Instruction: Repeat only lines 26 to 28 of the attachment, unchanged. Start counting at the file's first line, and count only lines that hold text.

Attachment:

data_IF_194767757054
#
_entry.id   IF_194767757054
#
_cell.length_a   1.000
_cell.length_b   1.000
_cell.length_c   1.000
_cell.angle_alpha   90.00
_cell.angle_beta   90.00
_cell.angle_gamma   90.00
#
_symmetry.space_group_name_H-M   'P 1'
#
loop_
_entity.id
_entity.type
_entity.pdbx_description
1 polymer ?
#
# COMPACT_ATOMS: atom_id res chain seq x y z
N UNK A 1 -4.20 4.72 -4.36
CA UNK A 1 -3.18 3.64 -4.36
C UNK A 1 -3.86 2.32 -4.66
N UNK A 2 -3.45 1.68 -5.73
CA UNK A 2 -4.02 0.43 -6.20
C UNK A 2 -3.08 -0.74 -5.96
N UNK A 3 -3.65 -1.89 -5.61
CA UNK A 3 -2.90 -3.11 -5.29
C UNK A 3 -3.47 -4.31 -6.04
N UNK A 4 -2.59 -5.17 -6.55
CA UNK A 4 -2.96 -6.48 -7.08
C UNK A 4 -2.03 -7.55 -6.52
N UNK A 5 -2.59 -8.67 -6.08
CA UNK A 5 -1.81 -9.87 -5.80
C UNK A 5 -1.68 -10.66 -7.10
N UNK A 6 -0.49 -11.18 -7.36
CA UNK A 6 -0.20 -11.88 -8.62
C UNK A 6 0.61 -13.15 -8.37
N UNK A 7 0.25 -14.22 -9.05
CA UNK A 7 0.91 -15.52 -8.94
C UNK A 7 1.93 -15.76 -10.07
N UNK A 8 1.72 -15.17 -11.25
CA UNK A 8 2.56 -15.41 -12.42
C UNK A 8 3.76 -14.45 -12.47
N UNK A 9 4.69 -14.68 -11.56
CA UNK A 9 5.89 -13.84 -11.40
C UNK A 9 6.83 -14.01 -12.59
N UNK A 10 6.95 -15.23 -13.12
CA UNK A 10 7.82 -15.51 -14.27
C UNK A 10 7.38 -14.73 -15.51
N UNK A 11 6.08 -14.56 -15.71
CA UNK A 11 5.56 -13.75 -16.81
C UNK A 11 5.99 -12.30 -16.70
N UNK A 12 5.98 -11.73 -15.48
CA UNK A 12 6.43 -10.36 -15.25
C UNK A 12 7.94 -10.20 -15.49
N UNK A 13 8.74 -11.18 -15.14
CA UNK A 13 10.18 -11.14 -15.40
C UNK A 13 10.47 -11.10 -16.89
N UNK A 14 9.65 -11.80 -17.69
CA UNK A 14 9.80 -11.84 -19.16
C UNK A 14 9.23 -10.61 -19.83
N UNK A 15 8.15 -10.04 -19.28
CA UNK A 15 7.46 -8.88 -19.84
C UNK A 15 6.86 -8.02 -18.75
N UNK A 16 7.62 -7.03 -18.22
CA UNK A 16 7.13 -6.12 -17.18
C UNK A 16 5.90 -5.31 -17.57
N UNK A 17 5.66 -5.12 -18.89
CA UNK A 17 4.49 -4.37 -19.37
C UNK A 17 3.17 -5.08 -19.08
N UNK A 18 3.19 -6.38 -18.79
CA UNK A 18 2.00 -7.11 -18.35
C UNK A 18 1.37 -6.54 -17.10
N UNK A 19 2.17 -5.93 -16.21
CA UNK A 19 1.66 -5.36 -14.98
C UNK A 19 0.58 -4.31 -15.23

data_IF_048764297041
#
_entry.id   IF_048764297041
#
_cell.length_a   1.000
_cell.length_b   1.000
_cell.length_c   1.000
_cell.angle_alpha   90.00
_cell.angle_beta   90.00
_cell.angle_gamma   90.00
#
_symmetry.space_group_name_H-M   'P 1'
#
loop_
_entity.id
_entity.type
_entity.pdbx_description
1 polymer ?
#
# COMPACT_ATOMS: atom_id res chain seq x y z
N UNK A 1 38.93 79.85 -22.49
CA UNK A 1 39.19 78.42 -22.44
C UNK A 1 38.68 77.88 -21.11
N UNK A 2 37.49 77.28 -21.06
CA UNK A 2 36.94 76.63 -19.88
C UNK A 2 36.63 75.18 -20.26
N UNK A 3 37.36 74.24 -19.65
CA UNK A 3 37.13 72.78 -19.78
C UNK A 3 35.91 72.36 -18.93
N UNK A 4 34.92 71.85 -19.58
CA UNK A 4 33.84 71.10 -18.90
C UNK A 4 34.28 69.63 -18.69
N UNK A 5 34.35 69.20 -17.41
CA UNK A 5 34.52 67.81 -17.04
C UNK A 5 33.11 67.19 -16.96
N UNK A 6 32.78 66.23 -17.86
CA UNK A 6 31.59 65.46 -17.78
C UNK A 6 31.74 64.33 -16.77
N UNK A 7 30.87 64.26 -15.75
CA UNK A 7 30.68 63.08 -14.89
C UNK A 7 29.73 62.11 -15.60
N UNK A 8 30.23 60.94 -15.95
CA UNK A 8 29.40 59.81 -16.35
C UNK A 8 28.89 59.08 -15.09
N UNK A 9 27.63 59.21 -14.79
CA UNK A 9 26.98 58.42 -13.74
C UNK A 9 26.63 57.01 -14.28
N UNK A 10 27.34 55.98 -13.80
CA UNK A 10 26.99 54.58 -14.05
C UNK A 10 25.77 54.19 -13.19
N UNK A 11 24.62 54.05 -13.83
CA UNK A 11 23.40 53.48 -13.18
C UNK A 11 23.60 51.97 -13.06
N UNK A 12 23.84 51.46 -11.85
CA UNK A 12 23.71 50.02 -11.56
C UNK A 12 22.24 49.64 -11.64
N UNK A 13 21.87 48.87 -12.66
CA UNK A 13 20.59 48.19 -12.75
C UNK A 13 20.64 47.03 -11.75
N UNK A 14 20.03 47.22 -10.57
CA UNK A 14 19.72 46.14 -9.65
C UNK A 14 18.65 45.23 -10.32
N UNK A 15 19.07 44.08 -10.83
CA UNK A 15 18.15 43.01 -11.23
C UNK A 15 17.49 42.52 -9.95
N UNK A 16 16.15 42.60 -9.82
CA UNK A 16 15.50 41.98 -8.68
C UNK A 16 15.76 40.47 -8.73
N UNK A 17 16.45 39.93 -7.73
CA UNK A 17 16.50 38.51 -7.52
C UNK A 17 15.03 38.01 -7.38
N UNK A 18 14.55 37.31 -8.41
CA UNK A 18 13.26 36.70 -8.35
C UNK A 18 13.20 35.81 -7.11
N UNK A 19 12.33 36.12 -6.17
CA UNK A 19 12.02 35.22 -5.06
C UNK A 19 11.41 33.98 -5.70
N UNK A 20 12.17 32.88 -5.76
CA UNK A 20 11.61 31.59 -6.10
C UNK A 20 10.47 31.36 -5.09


C UNK A 2 -3.08 -0.74 -5.96
N UNK A 3 -3.65 -1.89 -5.61
CA UNK A 3 -2.90 -3.11 -5.29